According to campaigners, many pensioners feel as though they are paying the price for the Covid pandemic. This comes after the suspension of the triple-lock system. Without the suspension, pensioners would have been in line to receive an increase of over 8%. In addition, it comes after the CPI figure for the triple lock was revealed earlier this week, which suggests that the government has saved close to £5bn per year with the suspension.

It was revealed that pensioners will see their state pension income increase by 3.1% next year, which is far lower than what they would have received under the triple lock system. The Director of Silver Voices, Dennis Reed, said that the level of the increase had come as a big disappointment, as it means that pensioners will miss out on a hefty increase.

The triple lock system was suspended temporarily because the level of earnings growth was unusually high due to the pandemic. This has left many pensioners feeling they are paying the price for the pandemic.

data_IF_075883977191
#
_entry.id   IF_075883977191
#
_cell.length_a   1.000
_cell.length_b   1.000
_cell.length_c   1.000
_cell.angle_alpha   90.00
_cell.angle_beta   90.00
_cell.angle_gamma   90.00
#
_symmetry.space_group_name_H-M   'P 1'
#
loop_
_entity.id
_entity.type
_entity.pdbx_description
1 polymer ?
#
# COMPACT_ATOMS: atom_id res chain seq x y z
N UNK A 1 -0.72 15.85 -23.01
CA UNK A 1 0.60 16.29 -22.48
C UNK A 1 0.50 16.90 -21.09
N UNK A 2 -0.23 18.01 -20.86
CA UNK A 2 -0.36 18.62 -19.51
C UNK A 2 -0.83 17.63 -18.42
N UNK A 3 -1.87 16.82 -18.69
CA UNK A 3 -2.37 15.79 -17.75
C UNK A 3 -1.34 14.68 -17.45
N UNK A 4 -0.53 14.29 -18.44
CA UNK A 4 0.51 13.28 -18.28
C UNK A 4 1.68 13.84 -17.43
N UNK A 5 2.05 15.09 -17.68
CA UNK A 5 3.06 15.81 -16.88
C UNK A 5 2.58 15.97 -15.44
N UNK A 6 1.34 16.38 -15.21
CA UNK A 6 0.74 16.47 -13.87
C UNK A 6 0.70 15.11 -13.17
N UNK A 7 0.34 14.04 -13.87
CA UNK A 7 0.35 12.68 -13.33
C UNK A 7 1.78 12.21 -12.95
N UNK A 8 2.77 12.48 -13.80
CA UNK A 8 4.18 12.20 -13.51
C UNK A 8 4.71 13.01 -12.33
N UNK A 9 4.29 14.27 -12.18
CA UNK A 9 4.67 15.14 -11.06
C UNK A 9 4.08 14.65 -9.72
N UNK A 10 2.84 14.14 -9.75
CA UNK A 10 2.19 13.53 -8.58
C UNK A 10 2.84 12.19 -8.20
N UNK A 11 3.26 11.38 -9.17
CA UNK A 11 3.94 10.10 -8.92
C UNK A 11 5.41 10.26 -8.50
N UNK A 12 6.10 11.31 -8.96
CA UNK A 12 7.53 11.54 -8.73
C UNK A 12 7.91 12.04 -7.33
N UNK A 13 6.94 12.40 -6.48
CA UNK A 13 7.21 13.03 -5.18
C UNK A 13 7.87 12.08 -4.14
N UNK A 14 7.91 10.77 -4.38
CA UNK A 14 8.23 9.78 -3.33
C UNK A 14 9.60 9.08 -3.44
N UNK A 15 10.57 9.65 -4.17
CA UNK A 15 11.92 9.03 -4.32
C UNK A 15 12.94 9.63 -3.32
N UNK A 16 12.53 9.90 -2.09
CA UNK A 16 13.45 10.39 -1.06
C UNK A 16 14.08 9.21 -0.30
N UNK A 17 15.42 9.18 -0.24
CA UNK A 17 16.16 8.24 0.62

Rishi Sunak is set to reveal his Autumn Budget later this month, and Mr Reed said he is urging him to review and reinstate the triple lock system. He said, “I would urge the Chancellor, who has got a chance next week at his spending review, to review the decision to scrap the triple lock.”

He also said that the extra amount of money that pensioners would get with a 3.1% increase would not be adequate, particularly considering soaring living costs. He added, “It’s way below the level that is required. In a way, seven to nine pounds a week has been stolen from pensioners by this decision to scrap the triple lock that is vital to maintain the existing standard of living.”

Charity claims ten years’ notice necessary for state pension age rises

Charity officials from Age UK have said that people need to be given at least ten years' notice of state pension age increases. Age UK director Caroline Abrahams said it becomes impossible for people to make informed decisions about their retirement without being given such notice.